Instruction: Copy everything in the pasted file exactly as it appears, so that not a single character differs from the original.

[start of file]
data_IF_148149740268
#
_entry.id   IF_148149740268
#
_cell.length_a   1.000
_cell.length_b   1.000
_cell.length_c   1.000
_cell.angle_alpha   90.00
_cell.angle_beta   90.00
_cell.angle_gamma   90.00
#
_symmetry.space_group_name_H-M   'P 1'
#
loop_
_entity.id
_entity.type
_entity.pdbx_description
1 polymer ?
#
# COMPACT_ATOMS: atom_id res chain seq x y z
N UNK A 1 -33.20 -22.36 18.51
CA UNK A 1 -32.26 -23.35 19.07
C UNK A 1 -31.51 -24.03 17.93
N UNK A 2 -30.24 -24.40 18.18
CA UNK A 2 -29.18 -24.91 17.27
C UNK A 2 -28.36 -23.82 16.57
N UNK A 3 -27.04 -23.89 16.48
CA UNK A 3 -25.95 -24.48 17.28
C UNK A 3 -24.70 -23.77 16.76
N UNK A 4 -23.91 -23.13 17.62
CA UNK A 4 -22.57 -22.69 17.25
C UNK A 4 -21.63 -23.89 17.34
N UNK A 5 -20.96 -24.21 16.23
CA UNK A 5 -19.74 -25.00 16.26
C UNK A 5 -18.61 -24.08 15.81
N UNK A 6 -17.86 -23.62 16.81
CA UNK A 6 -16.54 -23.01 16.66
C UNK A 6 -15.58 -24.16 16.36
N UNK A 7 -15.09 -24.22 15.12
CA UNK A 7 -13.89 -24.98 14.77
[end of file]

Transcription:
data_IF_148149740268
#
_entry.id   IF_148149740268
#
_cell.length_a   1.000
_cell.length_b   1.000
_cell.length_c   1.000
_cell.angle_alpha   90.00
_cell.angle_beta   90.00
_cell.angle_gamma   90.00
#
_symmetry.space_group_name_H-M   'P 1'
#
loop_
_entity.id
_entity.type
_entity.pdbx_description
1 polymer ?
#
# COMPACT_ATOMS: atom_id res chain seq x y z
N UNK A 1 -33.20 -22.36 18.51
CA UNK A 1 -32.26 -23.35 19.07
C UNK A 1 -31.51 -24.03 17.93
N UNK A 2 -30.24 -24.40 18.18
CA UNK A 2 -29.18 -24.91 17.27
C UNK A 2 -28.36 -23.82 16.57
N UNK A 3 -27.04 -23.89 16.48
CA UNK A 3 -25.95 -24.48 17.28
C UNK A 3 -24.70 -23.77 16.76
N UNK A 4 -23.91 -23.13 17.62
CA UNK A 4 -22.57 -22.69 17.25
C UNK A 4 -21.63 -23.89 17.34
N UNK A 5 -20.96 -24.21 16.23
CA UNK A 5 -19.74 -25.00 16.26
C UNK A 5 -18.61 -24.08 15.81
N UNK A 6 -17.86 -23.62 16.81
CA UNK A 6 -16.54 -23.01 16.66
C UNK A 6 -15.58 -24.16 16.36
N UNK A 7 -15.09 -24.22 15.12
CA UNK A 7 -13.89 -24.98 14.77